Legends: GREG NOLL

Any conversation about the pioneers of modern surfing would be incomplete without the mention of Greg Noll.  Audacious and charismatic, Noll was not just a really good surfer; he was a first-generation surf filmmaker and magazine publisher, master surfboard craftsman, and early surf retailer.  Perhaps most notably, he blazed the trail for big wave surfing.

Greg Lawhead was born in San Diego in February of 1937.  At the age of six, he moved up the California coast with his mother to Manhattan Beach.  When she remarried, Greg took the surname of his stepfather, Ash Noll.  The family lived near the Manhattan Beach pier, where Greg hung out with the local fishermen and lifeguards; his deep love affair with the ocean had begun.

Noll started surfing at the age of 10, when he begged Manhattan Beach lifeguards to let him borrow one of their rescue paddleboards.  By his mid-teens, he was already known as one of the LA area’s best surfers.  Drawn by the lure of bigger waves, Greg made his way to Hawaii for the first time in 1954.  He ended up living at Makaha Beach for seven months, surfing and completing his senior year of high school at Waipahu High.

On subsequent trips to Hawaii, Noll found himself frequenting spots on the North Shore of Oahu, including Sunset Beach and Laniakea.  Then on November 7, 1957, at the age of just 20, Greg Noll was ready to take on Waimea Bay.  In 1943, Honolulu surfer Dickie Cross drowned there, leaving Waimea with a foreboding aura.  But on that November day in 1957, Noll convinced his friend Mike Stange to paddle out with him.  Another handful of surfers soon followed – including such legends as Mickey Munoz, Pat Curren, Bing Copeland and Del Cannon – and the “Waimea taboo” was broken.  It remains unclear who actually rode the first wave that day (some say it was a Seal Beach lifeguard named Harry Schurch), but it was Greg Noll who undoubtedly led the way.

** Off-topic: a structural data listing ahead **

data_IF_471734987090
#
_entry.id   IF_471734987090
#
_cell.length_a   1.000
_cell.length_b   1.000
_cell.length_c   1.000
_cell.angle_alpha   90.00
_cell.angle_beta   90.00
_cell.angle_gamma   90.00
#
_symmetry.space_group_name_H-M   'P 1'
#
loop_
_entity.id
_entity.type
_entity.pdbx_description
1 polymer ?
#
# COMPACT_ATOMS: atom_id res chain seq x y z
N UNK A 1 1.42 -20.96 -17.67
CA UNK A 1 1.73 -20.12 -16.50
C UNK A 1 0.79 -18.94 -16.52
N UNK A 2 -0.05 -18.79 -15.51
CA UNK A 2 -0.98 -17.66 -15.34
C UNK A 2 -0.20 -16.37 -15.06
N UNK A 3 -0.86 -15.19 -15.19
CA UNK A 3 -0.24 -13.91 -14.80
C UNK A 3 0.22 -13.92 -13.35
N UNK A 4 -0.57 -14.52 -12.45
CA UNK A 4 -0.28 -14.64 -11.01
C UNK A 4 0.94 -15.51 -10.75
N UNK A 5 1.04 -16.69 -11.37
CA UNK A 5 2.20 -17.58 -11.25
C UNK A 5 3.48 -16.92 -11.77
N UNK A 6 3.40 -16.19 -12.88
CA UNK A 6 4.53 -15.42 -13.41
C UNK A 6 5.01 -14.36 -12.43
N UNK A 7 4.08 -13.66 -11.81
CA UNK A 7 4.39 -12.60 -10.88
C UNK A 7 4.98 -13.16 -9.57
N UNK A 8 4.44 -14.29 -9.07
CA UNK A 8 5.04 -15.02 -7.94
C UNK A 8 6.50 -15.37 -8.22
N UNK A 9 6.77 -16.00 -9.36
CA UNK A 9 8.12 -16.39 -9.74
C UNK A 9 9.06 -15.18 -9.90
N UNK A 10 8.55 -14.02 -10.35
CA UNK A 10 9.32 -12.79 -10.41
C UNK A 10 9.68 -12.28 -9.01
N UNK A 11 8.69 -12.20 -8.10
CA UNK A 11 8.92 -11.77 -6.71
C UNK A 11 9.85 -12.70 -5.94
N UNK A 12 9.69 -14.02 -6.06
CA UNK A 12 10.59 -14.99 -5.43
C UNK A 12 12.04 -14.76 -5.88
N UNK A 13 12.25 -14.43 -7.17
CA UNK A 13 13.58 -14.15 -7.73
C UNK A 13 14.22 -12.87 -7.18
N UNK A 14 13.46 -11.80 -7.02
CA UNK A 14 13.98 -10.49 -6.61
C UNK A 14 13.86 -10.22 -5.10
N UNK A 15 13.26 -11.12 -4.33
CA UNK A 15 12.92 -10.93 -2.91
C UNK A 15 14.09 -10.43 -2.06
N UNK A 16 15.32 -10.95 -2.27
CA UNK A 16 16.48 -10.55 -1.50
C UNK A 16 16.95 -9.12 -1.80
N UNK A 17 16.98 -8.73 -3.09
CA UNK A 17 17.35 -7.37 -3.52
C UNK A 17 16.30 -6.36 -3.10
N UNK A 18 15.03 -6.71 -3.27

Noll started building surfboards in 1951, shaping out of the family garage and being mentored by Dale Velzy.  He launched Greg Noll Surfboards in around 1960, and in1965, he opened a brand new, 20,000 square-foot surfboard manufacturing plant in Hermosa Beach.  At the time, it was the largest such facility in the world, cranking out some 200 Greg Noll surfboards each week in 1966.

It was out of Noll’s Hermosa Beach shop that the famed “Da Cat” model was produced.  Teaming up with the eccentric “King of Malibu” Miki Dora, Noll’s factory built some 8,000 “Da Cats” between 1966 and 1968.  Interestingly, the design of the “Da Cat” model may have been inspired by another notable surfboard model of the ‘60s, the Yater “Spoon.”  Both featured a unique step deck design.

Noll’s big wave riding days ended at the very spot they began.  On December 5, 1969, he took off on a 35-foot Makaha monster, known to be the biggest wave ever ridden by that time.  Greg was forced to bail as the wave exploded around him.  Fellow big wave surfer Fred Hemmings witnessed the ensuing free-fall and said, “If there was anyone else in Greg’s place, he wouldn’t have made it alive.”  Aptly nicknamed “Da Bull” by big wave pioneer Phil Edwards, Greg Noll was fearless and tough.

Shortly thereafter, Noll turned his back on big wave surfing and moved to Alaska for a short period of time.  He then settled in Crescent City, a small fishing town on the Northern California coast.  For the next 20 years, he was a commercial fisherman, drawing upon the skills he grown up with around the Manhattan Beach pier.  He continued to shape surfboards on occasion, having mentored his son Jed in the fine art of surfboard craftsmanship.  Jed launched Noll Surfboards in 2009 and continues to build high quality custom surfboards today.

For a guy who shunned surf contests and what he called “beach party” surf films, Greg Noll sure did a lot for the surf lifestyle.  He pioneered big wave surfing, influenced surfboard design and manufacturing, founded both Da Bull clothing company and Greg Noll Oceanwear, was a stunt-double (for Robert Michum) in Ride the Wild Surf and was featured in almost every surf movie made in the late ‘50s through the ‘60s.

Greg Noll died on June 28, 2021, at the age of 84.  He will forever be remembered for his larger-than-life persona, his colorful language, his courage and his commitment to the surfing lifestyle.  “Talk is bullshit,” Noll once said. “You wanna know the truth?  Get a board and paddle out there, point it down the face of a grinder and make a commitment.  That’s where you find the truth.”